The trouble is that if you are the human a dragon bonds with, that's it -- you have a career change, because the dragon is an essential component of the air force and you have become an essential component of the dragon.

When Laurence inadvertently becomes bonded with the hatchling, Temeraire, he is torn away from his career in the British navy and is forced into the air force, which follows a very different system of warfare and discipline. How Laurence, a master of one kind of warfare, learns to adapt to another makes for a fascinating read.

But the novels would not work if Novik had not done such a superb job of adapting dragons into an air force. For they aren't just sent up into the sky to fight it out with each other. Instead, the dragons, which are divided into many different breeds with a variety of sizes and capabilities, are harnessed and loaded like war elephants, and carry a fighting crew up into the air.

The crew attach themselves to the harnesses with carabiners, to prevent falling. While in the air, they fire projectiles at other dragons, drop bombs on ships or land targets, and protect and give medical attention to the dragon they're riding.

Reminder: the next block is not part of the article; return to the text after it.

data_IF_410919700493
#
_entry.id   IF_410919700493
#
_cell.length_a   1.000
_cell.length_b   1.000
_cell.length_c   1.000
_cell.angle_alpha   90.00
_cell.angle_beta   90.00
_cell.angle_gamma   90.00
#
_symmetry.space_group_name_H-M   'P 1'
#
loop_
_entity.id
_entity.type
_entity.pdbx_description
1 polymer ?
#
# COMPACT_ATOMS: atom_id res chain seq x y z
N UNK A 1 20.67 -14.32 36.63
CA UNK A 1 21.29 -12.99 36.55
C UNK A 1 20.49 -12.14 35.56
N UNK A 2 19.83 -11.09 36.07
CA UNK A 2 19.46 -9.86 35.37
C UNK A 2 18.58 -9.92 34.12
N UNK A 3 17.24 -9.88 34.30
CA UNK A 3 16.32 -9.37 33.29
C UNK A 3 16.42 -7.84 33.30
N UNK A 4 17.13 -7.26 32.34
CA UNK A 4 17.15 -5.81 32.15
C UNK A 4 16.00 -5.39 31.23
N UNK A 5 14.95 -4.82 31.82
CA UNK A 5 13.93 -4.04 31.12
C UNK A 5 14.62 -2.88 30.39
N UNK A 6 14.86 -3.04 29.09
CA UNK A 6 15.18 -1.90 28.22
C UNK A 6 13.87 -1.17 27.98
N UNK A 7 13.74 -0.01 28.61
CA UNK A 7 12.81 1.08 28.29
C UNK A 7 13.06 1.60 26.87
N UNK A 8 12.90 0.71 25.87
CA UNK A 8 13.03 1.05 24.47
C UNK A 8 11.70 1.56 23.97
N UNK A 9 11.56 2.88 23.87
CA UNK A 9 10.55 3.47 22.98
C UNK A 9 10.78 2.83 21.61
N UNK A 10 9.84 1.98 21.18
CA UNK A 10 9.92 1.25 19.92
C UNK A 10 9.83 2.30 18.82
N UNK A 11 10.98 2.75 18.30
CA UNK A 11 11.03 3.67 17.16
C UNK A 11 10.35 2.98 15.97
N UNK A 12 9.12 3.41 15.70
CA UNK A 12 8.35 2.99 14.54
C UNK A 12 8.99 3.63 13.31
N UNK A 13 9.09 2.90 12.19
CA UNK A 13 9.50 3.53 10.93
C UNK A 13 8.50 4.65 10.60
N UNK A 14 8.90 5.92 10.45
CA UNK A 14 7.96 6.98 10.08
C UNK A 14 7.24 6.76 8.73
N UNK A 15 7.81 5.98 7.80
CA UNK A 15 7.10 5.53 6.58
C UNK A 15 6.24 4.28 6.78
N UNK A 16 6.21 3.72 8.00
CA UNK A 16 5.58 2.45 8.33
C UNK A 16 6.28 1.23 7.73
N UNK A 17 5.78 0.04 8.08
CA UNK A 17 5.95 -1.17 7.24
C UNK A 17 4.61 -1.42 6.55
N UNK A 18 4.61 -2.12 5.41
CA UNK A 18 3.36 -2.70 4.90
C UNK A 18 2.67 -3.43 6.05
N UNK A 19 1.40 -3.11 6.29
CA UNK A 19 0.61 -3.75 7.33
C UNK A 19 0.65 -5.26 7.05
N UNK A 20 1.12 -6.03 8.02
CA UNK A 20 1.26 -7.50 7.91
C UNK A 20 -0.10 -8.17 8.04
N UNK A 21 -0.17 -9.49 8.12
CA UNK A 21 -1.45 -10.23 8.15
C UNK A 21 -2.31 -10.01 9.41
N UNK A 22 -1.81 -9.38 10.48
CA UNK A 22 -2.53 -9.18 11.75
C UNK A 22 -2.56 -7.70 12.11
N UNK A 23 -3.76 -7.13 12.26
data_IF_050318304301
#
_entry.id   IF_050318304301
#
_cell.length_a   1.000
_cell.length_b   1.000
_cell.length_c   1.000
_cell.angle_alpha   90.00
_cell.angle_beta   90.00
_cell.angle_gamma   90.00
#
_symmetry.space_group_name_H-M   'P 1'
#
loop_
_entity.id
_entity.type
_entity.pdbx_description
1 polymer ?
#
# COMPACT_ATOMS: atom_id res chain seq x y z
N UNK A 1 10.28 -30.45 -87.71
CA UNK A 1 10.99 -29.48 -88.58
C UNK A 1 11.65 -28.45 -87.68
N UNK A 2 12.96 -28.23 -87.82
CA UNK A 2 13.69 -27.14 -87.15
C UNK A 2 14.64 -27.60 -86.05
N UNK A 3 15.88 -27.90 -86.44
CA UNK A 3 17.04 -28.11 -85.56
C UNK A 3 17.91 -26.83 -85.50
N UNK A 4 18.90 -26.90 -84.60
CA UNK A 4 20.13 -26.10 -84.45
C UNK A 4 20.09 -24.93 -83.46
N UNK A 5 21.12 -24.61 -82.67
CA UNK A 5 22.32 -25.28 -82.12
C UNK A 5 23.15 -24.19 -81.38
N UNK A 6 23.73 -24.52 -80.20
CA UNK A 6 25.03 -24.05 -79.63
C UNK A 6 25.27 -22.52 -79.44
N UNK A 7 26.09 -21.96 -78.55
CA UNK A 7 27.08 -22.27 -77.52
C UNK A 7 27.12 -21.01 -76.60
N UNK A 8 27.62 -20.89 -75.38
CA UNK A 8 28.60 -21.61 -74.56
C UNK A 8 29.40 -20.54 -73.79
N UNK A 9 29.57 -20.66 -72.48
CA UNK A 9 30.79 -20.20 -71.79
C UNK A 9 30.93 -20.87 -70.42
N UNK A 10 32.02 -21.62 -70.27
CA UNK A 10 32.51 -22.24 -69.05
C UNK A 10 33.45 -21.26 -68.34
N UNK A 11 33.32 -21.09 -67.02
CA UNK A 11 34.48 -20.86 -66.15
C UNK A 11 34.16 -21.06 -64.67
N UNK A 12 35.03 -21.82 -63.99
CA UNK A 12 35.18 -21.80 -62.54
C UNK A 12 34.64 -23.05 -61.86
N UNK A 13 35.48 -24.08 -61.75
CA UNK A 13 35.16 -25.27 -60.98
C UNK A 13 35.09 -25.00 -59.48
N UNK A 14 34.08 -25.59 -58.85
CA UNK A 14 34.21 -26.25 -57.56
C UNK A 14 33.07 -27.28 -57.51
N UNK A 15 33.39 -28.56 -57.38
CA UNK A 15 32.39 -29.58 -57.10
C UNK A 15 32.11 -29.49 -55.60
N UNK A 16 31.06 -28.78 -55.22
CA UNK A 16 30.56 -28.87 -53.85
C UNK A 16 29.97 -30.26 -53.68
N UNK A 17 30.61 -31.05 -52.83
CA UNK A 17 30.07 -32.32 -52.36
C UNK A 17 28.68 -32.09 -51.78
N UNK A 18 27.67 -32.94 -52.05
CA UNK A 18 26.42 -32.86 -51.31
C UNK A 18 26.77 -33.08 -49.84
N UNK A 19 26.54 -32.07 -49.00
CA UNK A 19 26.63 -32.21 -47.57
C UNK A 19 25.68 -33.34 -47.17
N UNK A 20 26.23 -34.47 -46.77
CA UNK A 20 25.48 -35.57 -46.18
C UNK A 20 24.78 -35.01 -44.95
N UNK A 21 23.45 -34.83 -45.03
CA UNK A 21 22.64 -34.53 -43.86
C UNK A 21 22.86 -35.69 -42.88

Meanwhile, the dragons themselves have a wide range of intelligence. Temeraire turns out to be of an exceptionally intelligent breed, so that he and Laurence have fascinating conversations and Temeraire quickly outstrips Laurence's learning in fields far beyond his training.

Indeed, Laurence finds himself reading books to Temeraire (it's hard for a dragon's talons to turn the pages) that he himself does not understand. And their friendship, their conversation, their loyalty to each other make them a much more interesting pair than the often tedious Aubrey and Maturin of the Patrick O'Brian sea novels.

In short, after many years in which I despaired of finding novels as pleasing as C.S. Forester's Hornblower books, or Rafael Sabatini's intelligent swashbuckling Captain Blood and Scaramouche, I am happy to report that Novik may very well make devoted fans of many a dragon-skeptic like myself.

So far I have read only the first book and about a third of the second, but it is obvious that from these beginnings that Novik is a smart, thorough writer with an eye for character and a witty voice. The stories are inventive and I feel immersed in a world as real as in the stories of Forester and O'Brian.

The difference is that Forester and O'Brian could research nautical life in that period, while Novik had to invent the manner of life and work and war in the English air force in the early 1800s.